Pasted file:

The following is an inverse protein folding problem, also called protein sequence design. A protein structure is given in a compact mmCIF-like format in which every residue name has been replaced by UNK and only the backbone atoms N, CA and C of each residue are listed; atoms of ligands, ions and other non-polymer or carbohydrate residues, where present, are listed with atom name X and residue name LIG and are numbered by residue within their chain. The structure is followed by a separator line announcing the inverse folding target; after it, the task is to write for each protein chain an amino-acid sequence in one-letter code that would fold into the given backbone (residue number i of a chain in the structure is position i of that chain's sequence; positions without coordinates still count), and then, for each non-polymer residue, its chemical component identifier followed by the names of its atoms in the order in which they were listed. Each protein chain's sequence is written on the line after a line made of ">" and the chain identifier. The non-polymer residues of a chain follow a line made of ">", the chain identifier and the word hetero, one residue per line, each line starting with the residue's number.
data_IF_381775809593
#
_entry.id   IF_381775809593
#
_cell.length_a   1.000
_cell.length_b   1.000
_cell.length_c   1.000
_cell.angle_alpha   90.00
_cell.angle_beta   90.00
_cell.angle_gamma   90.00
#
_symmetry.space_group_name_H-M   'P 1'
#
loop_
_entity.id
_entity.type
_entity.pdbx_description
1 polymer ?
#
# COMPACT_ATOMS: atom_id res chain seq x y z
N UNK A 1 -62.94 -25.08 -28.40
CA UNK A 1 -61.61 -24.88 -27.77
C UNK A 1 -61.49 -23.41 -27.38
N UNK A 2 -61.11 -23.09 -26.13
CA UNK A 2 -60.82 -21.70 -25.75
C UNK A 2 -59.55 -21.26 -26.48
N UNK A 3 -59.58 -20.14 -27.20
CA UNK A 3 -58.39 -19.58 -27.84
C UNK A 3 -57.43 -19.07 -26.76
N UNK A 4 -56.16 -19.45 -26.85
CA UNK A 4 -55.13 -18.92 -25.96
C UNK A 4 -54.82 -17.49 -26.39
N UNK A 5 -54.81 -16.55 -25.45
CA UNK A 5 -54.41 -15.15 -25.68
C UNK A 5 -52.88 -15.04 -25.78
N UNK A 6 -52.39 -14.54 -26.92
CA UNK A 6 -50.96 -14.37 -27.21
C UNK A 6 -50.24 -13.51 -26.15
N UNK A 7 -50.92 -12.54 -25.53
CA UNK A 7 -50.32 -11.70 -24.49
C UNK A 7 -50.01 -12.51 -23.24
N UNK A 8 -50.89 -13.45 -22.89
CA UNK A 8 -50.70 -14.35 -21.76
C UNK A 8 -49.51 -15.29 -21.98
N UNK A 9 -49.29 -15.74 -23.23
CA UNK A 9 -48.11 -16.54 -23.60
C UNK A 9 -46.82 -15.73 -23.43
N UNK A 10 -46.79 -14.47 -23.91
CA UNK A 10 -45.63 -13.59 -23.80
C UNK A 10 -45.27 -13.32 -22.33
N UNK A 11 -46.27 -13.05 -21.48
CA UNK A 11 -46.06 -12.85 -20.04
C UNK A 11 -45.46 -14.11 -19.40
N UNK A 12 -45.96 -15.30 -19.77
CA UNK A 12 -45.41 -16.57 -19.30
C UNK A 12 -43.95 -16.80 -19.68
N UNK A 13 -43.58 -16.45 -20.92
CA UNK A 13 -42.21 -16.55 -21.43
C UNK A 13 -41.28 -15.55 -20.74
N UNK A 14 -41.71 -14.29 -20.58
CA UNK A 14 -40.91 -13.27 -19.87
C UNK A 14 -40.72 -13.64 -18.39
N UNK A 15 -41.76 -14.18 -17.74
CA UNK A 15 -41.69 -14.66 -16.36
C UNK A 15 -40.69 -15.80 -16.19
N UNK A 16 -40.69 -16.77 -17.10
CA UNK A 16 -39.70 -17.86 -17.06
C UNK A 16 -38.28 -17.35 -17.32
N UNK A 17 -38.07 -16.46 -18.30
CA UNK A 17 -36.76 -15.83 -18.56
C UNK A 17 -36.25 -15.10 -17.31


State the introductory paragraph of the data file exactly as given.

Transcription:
The following is an inverse protein folding problem, also called protein sequence design. A protein structure is given in a compact mmCIF-like format in which every residue name has been replaced by UNK and only the backbone atoms N, CA and C of each residue are listed; atoms of ligands, ions and other non-polymer or carbohydrate residues, where present, are listed with atom name X and residue name LIG and are numbered by residue within their chain. The structure is followed by a separator line announcing the inverse folding target; after it, the task is to write for each protein chain an amino-acid sequence in one-letter code that would fold into the given backbone (residue number i of a chain in the structure is position i of that chain's sequence; positions without coordinates still count), and then, for each non-polymer residue, its chemical component identifier followed by the names of its atoms in the order in which they were listed. Each protein chain's sequence is written on the line after a line made of ">" and the chain identifier. The non-polymer residues of a chain follow a line made of ">", the chain identifier and the word hetero, one residue per line, each line starting with the residue's number.